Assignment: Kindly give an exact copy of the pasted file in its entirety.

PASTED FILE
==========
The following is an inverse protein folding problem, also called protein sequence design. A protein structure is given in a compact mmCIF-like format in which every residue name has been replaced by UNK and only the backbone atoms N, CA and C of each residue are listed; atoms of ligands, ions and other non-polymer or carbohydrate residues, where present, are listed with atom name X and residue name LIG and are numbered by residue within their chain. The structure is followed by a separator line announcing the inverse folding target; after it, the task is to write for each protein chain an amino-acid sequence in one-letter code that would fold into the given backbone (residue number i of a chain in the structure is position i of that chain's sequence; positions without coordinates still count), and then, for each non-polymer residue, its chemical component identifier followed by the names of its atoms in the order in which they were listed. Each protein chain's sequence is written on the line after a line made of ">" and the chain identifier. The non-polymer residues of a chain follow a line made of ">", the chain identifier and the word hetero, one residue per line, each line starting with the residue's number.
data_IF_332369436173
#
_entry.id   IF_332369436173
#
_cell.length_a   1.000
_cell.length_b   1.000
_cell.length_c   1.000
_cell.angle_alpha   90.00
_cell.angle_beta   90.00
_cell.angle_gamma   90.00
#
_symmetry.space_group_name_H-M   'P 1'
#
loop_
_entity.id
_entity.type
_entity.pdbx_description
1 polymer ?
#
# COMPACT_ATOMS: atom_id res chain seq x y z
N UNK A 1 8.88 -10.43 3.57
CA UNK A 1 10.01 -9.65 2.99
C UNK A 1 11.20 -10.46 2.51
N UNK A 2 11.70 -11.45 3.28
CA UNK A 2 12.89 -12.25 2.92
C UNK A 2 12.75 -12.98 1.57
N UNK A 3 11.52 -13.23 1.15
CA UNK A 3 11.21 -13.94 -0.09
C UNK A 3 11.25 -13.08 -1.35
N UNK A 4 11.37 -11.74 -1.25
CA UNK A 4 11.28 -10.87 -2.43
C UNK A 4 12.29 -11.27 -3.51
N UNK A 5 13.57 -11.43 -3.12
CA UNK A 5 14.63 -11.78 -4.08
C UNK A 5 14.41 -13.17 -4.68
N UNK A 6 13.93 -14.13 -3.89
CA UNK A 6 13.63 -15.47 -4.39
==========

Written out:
The following is an inverse protein folding problem, also called protein sequence design. A protein structure is given in a compact mmCIF-like format in which every residue name has been replaced by UNK and only the backbone atoms N, CA and C of each residue are listed; atoms of ligands, ions and other non-polymer or carbohydrate residues, where present, are listed with atom name X and residue name LIG and are numbered by residue within their chain. The structure is followed by a separator line announcing the inverse folding target; after it, the task is to write for each protein chain an amino-acid sequence in one-letter code that would fold into the given backbone (residue number i of a chain in the structure is position i of that chain's sequence; positions without coordinates still count), and then, for each non-polymer residue, its chemical component identifier followed by the names of its atoms in the order in which they were listed. Each protein chain's sequence is written on the line after a line made of ">" and the chain identifier. The non-polymer residues of a chain follow a line made of ">", the chain identifier and the word hetero, one residue per line, each line starting with the residue's number.
data_IF_332369436173
#
_entry.id   IF_332369436173
#
_cell.length_a   1.000
_cell.length_b   1.000
_cell.length_c   1.000
_cell.angle_alpha   90.00
_cell.angle_beta   90.00
_cell.angle_gamma   90.00
#
_symmetry.space_group_name_H-M   'P 1'
#
loop_
_entity.id
_entity.type
_entity.pdbx_description
1 polymer ?
#
# COMPACT_ATOMS: atom_id res chain seq x y z
N UNK A 1 8.88 -10.43 3.57
CA UNK A 1 10.01 -9.65 2.99
C UNK A 1 11.20 -10.46 2.51
N UNK A 2 11.70 -11.45 3.28
CA UNK A 2 12.89 -12.25 2.92
C UNK A 2 12.75 -12.98 1.57
N UNK A 3 11.52 -13.23 1.15
CA UNK A 3 11.21 -13.94 -0.09
C UNK A 3 11.25 -13.08 -1.35
N UNK A 4 11.37 -11.74 -1.25
CA UNK A 4 11.28 -10.87 -2.43
C UNK A 4 12.29 -11.27 -3.51
N UNK A 5 13.57 -11.43 -3.12
CA UNK A 5 14.63 -11.78 -4.08
C UNK A 5 14.41 -13.17 -4.68
N UNK A 6 13.93 -14.13 -3.89
CA UNK A 6 13.63 -15.47 -4.39